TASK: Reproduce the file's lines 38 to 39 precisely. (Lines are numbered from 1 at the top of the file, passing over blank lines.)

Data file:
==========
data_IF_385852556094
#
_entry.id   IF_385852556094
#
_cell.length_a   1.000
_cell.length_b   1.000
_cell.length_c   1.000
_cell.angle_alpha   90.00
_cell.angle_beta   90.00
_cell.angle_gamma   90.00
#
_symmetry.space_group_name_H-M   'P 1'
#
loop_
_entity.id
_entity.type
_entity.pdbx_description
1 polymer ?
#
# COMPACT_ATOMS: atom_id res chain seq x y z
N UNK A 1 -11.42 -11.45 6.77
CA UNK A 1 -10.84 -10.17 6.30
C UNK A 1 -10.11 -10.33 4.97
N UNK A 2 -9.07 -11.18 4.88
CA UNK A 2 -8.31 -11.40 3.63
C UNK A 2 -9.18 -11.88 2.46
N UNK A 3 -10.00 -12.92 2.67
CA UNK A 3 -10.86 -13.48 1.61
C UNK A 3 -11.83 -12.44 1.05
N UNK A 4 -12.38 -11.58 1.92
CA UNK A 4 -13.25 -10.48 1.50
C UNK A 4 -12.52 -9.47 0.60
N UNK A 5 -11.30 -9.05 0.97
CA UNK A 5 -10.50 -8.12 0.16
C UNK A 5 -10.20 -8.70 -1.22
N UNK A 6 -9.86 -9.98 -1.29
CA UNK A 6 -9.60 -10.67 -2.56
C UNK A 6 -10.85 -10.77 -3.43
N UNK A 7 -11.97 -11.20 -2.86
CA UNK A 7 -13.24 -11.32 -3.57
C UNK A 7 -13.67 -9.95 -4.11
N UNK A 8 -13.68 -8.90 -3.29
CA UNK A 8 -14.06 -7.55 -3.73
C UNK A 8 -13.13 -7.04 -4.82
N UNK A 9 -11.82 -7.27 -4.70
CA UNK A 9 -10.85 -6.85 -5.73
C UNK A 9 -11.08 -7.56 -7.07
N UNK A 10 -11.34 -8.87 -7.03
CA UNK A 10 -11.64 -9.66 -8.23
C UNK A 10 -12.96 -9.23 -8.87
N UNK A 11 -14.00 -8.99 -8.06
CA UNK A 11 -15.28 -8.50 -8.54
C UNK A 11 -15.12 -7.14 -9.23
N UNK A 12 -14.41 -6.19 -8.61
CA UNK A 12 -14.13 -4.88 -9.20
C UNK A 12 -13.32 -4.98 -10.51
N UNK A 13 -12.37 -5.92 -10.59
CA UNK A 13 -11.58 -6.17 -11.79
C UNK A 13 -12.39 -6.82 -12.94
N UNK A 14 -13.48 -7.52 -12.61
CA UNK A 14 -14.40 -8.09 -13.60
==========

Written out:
C UNK A 6 -10.85 -10.77 -3.43
N UNK A 7 -11.97 -11.20 -2.86